Study: the Alps could lose half of their “snow days” by the end of the century

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Skiers in the Alps could enjoy only half the number of snow days by the end of the century due to higher temperatures if greenhouse gas emissions remain at high levels, according to a published study today in the magazine Hydrology and Earth Sciences.

Such a reduction in the number of “snow days” would have a significant impact on water availability, nature and the winter sports industry, the researchers warned. But they also pointed out that with climate action to reduce emissions, around 83% of current snow days could be saved by the end of the century.

The paper’s projections indicate that without rapid reductions in emissions, snow loss would be particularly severe in the southern Alps in Italy, Slovenia and parts of France, with the southwestern Alps likely to be particularly affected. .

The study’s lead author, Dr Michael Matiu, of Eurac Research in Italy, said: “I expected reductions in snow cover, but the changes found by this paper in a warming scenario strong – from 4C to 5C – are very high On the other hand On the other hand, there is a large scope for potential savings, if warming is limited under the Paris Agreement – which raises hope.”

Warming above 4C is now considered unlikely this century, given the growing competitiveness of clean technologies and commitments by governments to reduce emissions in line with Paris Agreement targets. However, environmental activists have warned that such potentially catastrophic levels of warming cannot be ruled out given that global emissions continue to rise, and that even at lower levels of warming, significant climate impacts will still be triggered.

While winter sports enthusiasts would be hit hard by the projected decline in snow days, the loss of snow cover would have far more serious implications for areas downstream that rely on annual snowmelt in spring and winter. summer for water.

“Snow loss will lead to a temporal change in water availability, with higher water flows in winter and lower in summer,” Matiu said. “This is particularly difficult in areas that are already struggling for water use. In any case, the Alps – or countries and regions sharing the Alps – will have to find a way to manage water availability. water… to have enough water for agriculture, energy production, domestic use, tourism, at the right time and in the right place.”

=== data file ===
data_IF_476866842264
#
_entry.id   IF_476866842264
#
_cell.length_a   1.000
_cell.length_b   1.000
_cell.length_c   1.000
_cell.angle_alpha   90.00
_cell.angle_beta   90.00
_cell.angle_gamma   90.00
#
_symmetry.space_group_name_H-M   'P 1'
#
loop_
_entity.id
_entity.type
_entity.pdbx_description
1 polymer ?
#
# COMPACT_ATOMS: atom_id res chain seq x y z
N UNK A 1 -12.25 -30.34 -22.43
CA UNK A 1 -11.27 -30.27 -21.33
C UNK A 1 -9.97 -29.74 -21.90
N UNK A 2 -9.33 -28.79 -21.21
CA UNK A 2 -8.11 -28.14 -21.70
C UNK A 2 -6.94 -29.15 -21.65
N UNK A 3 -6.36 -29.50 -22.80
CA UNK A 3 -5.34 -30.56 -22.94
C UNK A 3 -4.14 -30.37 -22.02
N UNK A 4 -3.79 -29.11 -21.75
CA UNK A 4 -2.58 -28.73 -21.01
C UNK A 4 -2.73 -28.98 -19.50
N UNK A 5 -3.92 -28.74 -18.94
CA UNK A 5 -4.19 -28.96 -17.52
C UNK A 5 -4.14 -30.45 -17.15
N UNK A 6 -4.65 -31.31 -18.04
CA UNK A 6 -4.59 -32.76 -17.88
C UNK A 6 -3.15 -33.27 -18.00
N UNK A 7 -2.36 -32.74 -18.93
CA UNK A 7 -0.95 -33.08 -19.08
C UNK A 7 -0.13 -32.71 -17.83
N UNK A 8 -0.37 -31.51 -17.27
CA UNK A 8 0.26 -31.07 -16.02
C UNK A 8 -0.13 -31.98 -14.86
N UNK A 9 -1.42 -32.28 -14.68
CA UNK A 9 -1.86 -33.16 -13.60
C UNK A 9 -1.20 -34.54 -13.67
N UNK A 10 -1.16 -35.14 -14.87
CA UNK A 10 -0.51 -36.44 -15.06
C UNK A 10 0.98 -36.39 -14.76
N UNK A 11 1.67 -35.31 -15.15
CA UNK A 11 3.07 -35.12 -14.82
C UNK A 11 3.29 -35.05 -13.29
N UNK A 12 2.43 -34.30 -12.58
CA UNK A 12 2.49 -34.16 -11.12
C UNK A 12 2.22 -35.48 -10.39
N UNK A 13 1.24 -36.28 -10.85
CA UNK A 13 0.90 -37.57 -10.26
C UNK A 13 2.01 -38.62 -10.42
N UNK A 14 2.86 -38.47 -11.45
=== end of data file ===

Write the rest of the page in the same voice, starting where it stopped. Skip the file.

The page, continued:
The study also revealed that the number of lost snow days varies with altitude. Mountains at 2,500 meters, for example, would lose 76 days – almost three months of snowfall per year – if emissions remained high. If emissions are reduced in line with the Paris Agreement and global warming is limited to 1.5-2C, only 26 days – less than a month – would be lost. At 500 meters, the days of snow can be almost squared. About 14 days would be lost if emissions were high, leaving only five snow days per year, but reducing emissions could save ten snow days.

Dr Martina Barandun, a glaciologist at EURAC Italy who was not involved in this study, said: “Changing snow cover patterns will affect when and how much water is released and will affect irrigation practices. … Coming from an agricultural background, I know the immense stress and pressure this puts on small-scale farmers in mountain regions.”

While skiing could potentially continue in some places thanks to snow cannons, Matiu said ski resorts should defend their high energy and water consumption “especially in times of water scarcity”.

Warming temperatures in the mountains would also threaten biodiversity in the Alps, including alpine flowers, ibexes and marmots, the scientists said.

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